Sex and writing. I think I've always been fascinated by both. Freud was right. I definitely remember feelings that I now recognize as sexual, long before I reached puberty. I was horny before I knew what that meant. My teens and twenties I spent in a hormone-induced haze, perpetually "in love" with someone (sometimes more than one someone). I still recall the moment of enlightenment, in high school, when I realized that I could say "yes" to sexual exploration, even though society told me to say no. Despite being a shy egghead with world-class myopia who thought she was fat, I had managed to accumulate a pretty wide range of sexual experience by the time I got married. And I'm happy to report that, thanks to my husband's open mind and naughty imagination, my sexual adventures didn't end at that point! Meanwhile, I was born writing. Okay, that's a bit of an exaggeration, though according to family apocrypha, I was talking at six months. Certainly, I started writing as soon as I learned how to form the letters. I penned my first poem when I was seven. While I was in elementary school I wrote more poetry, stories, at least two plays (one about the Beatles and one about the Goldwater-Johnson presidential contest, believe it or not), and a survival manual for Martians (really). I continued to write my way through high school, college, and grad school, mostly angst-ridden poems about love and desire, although I also remember working on a ghost story/romance novel (wish I could find that now). I've written song lyrics, meeting minutes, marketing copy, software manuals, research reports, a cookbook, a self-help book, and a five hundred page dissertation. For years, I wrote erotic stories and kinky fantasies for myself and for lovers' entertainment. I never considered trying to publish my work until I picked up a copy of Portia da Costa's Black Lace classic Gemini Heat while sojourning in Istanbul. My first reaction was "Wow!". It was possibly the most arousing thing I'd ever read, intelligent, articulate, diverse and wonderfully transgressive. My second reaction was, "I'll bet I could write a book like that." I wrote the first three chapters of Raw Silk and submitted a proposal to Black Lace, almost on a lark. I was astonished when they accepted it. The book was published in April 1999, and all at once, I was an official erotic author. A lot has changed since my Black Lace days. But I still get a thrill from writing erotica. It's a never-ending challenge, trying to capture the emotional complexities of a sexual encounter. I'm far less interested in what happens to my characters' bodies than in what goes on in their heads.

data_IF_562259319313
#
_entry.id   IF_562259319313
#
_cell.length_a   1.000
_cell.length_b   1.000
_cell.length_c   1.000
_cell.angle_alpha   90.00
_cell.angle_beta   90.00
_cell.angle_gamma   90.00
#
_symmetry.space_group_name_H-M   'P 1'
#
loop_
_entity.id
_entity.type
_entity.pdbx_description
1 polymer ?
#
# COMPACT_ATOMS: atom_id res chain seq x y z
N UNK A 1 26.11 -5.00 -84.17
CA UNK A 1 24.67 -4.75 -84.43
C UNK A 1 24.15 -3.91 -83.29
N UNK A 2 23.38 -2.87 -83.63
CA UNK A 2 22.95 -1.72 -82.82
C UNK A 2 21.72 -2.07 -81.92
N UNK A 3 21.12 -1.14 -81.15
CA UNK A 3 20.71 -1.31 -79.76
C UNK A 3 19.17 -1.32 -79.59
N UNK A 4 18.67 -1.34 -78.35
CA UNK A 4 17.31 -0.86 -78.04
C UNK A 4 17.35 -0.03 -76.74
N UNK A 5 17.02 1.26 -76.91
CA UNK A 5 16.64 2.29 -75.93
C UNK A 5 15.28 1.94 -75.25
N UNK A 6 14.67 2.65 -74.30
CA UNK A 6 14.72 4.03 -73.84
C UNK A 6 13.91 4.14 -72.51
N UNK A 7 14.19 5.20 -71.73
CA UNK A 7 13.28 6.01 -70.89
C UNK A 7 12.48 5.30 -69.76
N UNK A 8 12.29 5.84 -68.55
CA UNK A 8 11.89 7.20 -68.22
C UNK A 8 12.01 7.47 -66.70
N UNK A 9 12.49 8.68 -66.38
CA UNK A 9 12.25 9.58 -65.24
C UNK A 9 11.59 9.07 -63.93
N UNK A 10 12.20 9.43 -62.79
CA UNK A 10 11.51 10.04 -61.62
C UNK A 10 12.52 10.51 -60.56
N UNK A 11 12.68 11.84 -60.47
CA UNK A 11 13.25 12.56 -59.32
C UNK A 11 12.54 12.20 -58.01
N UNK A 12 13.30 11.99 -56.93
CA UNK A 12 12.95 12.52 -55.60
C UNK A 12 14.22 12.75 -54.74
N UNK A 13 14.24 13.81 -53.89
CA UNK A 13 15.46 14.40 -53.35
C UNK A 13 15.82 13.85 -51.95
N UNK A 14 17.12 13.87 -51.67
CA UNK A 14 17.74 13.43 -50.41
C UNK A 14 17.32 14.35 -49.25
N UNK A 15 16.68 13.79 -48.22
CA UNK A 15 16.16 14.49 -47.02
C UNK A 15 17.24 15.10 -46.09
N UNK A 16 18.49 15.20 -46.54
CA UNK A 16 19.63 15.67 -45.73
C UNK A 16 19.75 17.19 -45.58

1. Thomas Roche

    I've always heard it as "Perfect is the enemy of good enough." I just read it in that form, in relation to the European Parliament.

  2. Jeremy Edwards

    From the Voltaire page at Wikiquote:

    Le mieux est l'ennemi du bien.

    The best is the enemy of the good.
    "La Bégueule" (Contes, 1772)

    Variant translations:

    The perfect is the enemy of the good.

    The better is the enemy of the good.

    Note: Voltaire cites this saying in his poem "La Bégueule" ("The prude woman") while ascribing it to an unnamed "Italian sage"; he also gives the saying (without attribution) in Italian (Il meglio è l'inimico del bene) in the article "Art Dramatique" ("Dramatic Art", 1770) in the Dictionnaire philosophique.

  3. Jeremy Edwards

    I tend to do a lot of revising of any given piece, but usually I try to keep it all in the same "era" of my writing life. Personally, I feel that if I came back to a work after a year or more had elapsed and began tearing it apart again, it would be a different work from the one I embarked on as the writer I was back then. I'm not talking about writing skill (though I like to think I get better over time, rather than otherwise), but just the fact that my writing sensibilities and inclinations and goals and interests subtly evolve over time. A sentence that I was especially pleased with two years ago might leave me cold now—not because I'd decided it was a poor choice, but just because my focus had shifted. Generally speaking, I don't want to go back in time and tinker with what I was trying to do two years ago.

    • Lisabet Sarai

      Jeremy, your attention to detail is just plain scary. I'll never forget your guest post at my blog about finding appropriate period language in The Pleasure Dial. Made me want to hang my head, looking at my own careless attitude!

  4. Fiona McGier

    As a teacher, I've told high school students that no piece of writing is ever really "done"…it can always be improved. So when they get a paper back with a grade, if they're happy they did their best, then accept the grade and move on. If they would like a better grade, then improve the paper and re-submit it. If it gets a higher grade, you'll have learned how to produce a better paper. Unfortunately, other teachers don't like my philosophy, even though very few students will bother to re-do a paper. So I'm stuck as a sub.

    In my own writing, I'll think a manuscript is perfect until the day I get it back from my editor. I'll be horrified, then have to eventually agree with most of the criticisms. So yes, by all means submit, because if it's accepted, your editor will be anxious to point out to you all of the many errors, and you'll get a chance to work them out…most of them.

    • Lisabet Sarai

      Hi, Fiona,

      I've taken that approach with my students as well (though they're mostly writing software not papers). I don't mean to argue against the notion that improvement is always possible. However, sometimes an obsession with perfection can be damaging to a writer, because it will keep her from moving on.